Canelo Alvarez has had something of a rush. Plant Caleb. Billy Joe Saunders. Callum Smith. Sergei Kovalev. Daniel Jacobs. Gennady Golovkin. The man faced a killer’s opposition row from 2018 to 2022 and has defeated every opponent before him. There was no doubt in anyone’s mind – other than those who just didn’t like the guy for whatever reason – that Canelo was a great, possibly an all-time great pro boxer. He was a powerhouse in the ring who had a collection of world titles in several divisions to back up his stellar reputation. And he was on a pretty hot streak.
Then came last year’s fight against Dmitry Bivol. Canelo lost it to a naturally older man with one hell of a skill set. He was gaining weight, shooting for Bivol’s WBA light heavyweight title strap, and fell short. Call it a bridge too far. It happens when you dare to be big. The whole thing could very well have been shrugged off, but Canelo’s next fight — a second rematch with foil archer Golovkin last fall — has raised a few eyebrows. It was clear that night that Golovkin was no longer the fighter that he once was, yet Canelo looked like he, too, was perhaps no longer the fighter that he once was. Canelo won by decision, sure, but people had questions.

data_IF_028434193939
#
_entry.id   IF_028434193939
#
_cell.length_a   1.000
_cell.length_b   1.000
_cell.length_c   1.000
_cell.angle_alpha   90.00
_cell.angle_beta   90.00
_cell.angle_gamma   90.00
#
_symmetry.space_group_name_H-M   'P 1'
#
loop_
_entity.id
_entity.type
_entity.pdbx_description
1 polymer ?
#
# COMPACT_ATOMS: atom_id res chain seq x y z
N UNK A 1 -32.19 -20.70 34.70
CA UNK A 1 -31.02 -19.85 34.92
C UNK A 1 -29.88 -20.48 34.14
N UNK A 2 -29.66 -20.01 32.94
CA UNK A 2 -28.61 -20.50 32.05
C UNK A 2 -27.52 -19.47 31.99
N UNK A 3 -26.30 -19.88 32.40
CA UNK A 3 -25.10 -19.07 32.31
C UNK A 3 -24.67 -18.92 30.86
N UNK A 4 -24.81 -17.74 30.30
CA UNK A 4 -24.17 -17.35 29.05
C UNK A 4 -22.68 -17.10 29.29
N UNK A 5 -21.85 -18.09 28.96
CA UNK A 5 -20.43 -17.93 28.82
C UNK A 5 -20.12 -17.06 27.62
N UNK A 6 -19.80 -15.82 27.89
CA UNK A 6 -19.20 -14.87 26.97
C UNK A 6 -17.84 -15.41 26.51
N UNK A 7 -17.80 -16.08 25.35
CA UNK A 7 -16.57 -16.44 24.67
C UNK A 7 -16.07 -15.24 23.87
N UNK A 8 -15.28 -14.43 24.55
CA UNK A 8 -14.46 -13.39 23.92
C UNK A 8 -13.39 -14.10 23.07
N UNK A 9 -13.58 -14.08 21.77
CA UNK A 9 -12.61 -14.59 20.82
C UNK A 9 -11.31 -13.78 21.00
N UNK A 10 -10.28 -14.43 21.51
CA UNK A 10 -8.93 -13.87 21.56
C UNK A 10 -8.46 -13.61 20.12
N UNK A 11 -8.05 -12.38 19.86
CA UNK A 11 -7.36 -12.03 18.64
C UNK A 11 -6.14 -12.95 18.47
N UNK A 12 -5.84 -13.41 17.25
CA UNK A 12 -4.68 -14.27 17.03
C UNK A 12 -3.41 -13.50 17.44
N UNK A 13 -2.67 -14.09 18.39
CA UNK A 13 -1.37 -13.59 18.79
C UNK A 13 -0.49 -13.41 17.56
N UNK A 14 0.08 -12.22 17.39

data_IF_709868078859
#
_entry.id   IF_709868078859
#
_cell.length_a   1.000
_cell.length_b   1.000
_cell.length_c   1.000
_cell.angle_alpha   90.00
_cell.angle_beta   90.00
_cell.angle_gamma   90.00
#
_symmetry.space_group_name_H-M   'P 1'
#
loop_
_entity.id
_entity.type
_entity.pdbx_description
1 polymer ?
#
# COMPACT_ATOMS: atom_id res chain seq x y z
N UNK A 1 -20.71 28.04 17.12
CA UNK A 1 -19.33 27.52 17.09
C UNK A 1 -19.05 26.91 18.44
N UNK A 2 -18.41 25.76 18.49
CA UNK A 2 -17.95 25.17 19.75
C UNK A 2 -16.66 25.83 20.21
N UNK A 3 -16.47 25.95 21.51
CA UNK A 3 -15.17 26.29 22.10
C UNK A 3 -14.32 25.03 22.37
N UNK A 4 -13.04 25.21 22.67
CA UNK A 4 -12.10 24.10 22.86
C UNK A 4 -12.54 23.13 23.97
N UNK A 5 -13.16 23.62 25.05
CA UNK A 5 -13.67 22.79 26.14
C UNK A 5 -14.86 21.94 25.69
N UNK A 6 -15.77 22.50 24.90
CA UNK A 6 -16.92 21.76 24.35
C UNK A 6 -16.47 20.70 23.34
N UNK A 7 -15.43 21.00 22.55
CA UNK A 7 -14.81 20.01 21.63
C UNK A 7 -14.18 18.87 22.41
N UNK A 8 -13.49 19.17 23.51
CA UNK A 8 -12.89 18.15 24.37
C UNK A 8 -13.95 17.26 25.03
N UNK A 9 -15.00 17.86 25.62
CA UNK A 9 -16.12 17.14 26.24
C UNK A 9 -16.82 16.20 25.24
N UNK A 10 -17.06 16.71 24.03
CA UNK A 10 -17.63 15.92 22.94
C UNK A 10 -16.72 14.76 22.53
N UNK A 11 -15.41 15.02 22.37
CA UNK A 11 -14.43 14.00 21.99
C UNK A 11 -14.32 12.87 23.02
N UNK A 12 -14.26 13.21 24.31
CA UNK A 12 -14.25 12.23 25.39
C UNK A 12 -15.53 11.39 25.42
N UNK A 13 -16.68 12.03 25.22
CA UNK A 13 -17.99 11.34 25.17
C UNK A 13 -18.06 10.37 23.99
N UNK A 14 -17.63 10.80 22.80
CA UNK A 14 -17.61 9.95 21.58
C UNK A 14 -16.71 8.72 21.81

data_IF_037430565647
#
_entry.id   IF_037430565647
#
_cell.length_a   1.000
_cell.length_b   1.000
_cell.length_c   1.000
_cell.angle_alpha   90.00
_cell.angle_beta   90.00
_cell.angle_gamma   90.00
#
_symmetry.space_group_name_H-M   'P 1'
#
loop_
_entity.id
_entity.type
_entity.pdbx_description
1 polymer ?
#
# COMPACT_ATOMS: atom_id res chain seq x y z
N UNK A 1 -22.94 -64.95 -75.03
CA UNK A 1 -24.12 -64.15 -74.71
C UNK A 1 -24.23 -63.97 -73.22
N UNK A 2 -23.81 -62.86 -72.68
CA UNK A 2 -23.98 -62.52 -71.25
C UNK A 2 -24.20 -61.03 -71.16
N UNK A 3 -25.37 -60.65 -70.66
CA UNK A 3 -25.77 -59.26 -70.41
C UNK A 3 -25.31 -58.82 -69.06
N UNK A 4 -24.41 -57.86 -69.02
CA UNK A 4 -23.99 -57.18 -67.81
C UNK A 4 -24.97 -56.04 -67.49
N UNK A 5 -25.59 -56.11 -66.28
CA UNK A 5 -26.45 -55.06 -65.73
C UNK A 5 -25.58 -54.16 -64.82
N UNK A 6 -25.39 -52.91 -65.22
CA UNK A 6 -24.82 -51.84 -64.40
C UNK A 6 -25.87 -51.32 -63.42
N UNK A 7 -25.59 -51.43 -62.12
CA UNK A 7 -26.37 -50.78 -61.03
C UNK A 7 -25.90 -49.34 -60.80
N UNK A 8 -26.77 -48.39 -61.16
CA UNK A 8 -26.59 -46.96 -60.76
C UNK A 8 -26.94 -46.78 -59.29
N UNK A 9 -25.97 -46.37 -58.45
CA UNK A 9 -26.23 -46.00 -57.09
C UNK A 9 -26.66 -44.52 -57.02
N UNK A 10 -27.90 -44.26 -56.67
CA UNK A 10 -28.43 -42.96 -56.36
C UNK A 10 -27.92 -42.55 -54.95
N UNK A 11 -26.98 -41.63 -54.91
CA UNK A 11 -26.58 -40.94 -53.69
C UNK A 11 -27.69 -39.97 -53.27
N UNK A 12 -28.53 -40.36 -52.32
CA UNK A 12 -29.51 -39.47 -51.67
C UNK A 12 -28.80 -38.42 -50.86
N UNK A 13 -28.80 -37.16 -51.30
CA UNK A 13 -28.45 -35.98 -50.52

Those questions went unanswered last Saturday as Canelo defended his undisputed super middleweight crown against the feisty John Ryder. Ryder was clearly outdone by Canelo. Also, he wasn’t as strong as the defending champion was. However, even though he dropped his man with a right forehand piston, Canelo was unable to finish the London game. This, of course, has led people to understandably ask whether Canelo, while still great, is now past his prime. He lost to Bivol, after all, and looked less than great against Golovkin on their third pitch. The truth, however, is that nobody knows.
It’s worth noting that Bivol was a light middleweight, not a bloated super middleweight. Besides, Golovkin had always given Canelo a hard time. Just because Golovkin had clearly shown signs of slipping during his third fight with Canelo, the same couldn’t be said with confidence about Canelo himself. Lastly, Ryder was tough. Hard as in TOUGH. It’s worth wondering if anyone less than a light heavyweight could have finished him by distance last Saturday night.
However, there’s no question that Canelo hasn’t looked as commanding as fans have become accustomed to seeing him. Maybe he really is slipping. Or maybe he’s in a rut. Or maybe the guy is so good that he is now the victim of outrageous expectations. Time will, of course, eventually tell the story here. Let’s not forget that hot streak, though. It was worth remembering.